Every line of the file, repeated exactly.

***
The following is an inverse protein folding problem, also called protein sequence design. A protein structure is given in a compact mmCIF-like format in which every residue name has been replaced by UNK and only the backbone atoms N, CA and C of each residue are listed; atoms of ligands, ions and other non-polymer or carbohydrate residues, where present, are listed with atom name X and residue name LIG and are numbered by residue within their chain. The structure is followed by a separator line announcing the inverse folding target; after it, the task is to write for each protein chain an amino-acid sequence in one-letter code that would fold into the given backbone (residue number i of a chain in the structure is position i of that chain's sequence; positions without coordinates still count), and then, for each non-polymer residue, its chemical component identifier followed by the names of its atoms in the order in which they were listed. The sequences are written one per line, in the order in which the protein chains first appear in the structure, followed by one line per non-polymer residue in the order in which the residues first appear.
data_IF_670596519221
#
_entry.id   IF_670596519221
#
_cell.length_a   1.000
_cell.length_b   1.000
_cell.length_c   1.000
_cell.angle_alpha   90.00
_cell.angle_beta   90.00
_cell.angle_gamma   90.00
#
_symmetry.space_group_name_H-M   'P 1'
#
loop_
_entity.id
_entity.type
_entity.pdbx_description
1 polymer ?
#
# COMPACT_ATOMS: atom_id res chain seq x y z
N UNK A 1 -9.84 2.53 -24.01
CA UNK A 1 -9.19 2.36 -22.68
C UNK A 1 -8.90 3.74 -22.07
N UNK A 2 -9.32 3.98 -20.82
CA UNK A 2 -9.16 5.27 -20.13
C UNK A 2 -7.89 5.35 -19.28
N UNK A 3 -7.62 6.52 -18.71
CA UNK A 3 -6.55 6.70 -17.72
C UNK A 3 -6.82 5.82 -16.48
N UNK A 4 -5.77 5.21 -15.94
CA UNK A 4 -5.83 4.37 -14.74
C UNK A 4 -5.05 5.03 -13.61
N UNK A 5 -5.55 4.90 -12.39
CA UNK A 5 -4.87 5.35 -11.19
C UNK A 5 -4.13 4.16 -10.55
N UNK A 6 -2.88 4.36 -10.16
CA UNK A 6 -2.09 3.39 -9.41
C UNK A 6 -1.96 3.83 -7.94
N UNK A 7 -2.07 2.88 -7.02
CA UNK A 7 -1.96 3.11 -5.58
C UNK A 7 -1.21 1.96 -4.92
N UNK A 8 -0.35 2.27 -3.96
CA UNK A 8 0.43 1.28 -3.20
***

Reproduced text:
The following is an inverse protein folding problem, also called protein sequence design. A protein structure is given in a compact mmCIF-like format in which every residue name has been replaced by UNK and only the backbone atoms N, CA and C of each residue are listed; atoms of ligands, ions and other non-polymer or carbohydrate residues, where present, are listed with atom name X and residue name LIG and are numbered by residue within their chain. The structure is followed by a separator line announcing the inverse folding target; after it, the task is to write for each protein chain an amino-acid sequence in one-letter code that would fold into the given backbone (residue number i of a chain in the structure is position i of that chain's sequence; positions without coordinates still count), and then, for each non-polymer residue, its chemical component identifier followed by the names of its atoms in the order in which they were listed. The sequences are written one per line, in the order in which the protein chains first appear in the structure, followed by one line per non-polymer residue in the order in which the residues first appear.
data_IF_670596519221
#
_entry.id   IF_670596519221
#
_cell.length_a   1.000
_cell.length_b   1.000
_cell.length_c   1.000
_cell.angle_alpha   90.00
_cell.angle_beta   90.00
_cell.angle_gamma   90.00
#
_symmetry.space_group_name_H-M   'P 1'
#
loop_
_entity.id
_entity.type
_entity.pdbx_description
1 polymer ?
#
# COMPACT_ATOMS: atom_id res chain seq x y z
N UNK A 1 -9.84 2.53 -24.01
CA UNK A 1 -9.19 2.36 -22.68
C UNK A 1 -8.90 3.74 -22.07
N UNK A 2 -9.32 3.98 -20.82
CA UNK A 2 -9.16 5.27 -20.13
C UNK A 2 -7.89 5.35 -19.28
N UNK A 3 -7.62 6.52 -18.71
CA UNK A 3 -6.55 6.70 -17.72
C UNK A 3 -6.82 5.82 -16.48
N UNK A 4 -5.77 5.21 -15.94
CA UNK A 4 -5.83 4.37 -14.74
C UNK A 4 -5.05 5.03 -13.61
N UNK A 5 -5.55 4.90 -12.39
CA UNK A 5 -4.87 5.35 -11.19
C UNK A 5 -4.13 4.16 -10.55
N UNK A 6 -2.88 4.36 -10.16
CA UNK A 6 -2.09 3.39 -9.41
C UNK A 6 -1.96 3.83 -7.94
N UNK A 7 -2.07 2.88 -7.02
CA UNK A 7 -1.96 3.11 -5.58
C UNK A 7 -1.21 1.96 -4.92
N UNK A 8 -0.35 2.27 -3.96
CA UNK A 8 0.43 1.28 -3.20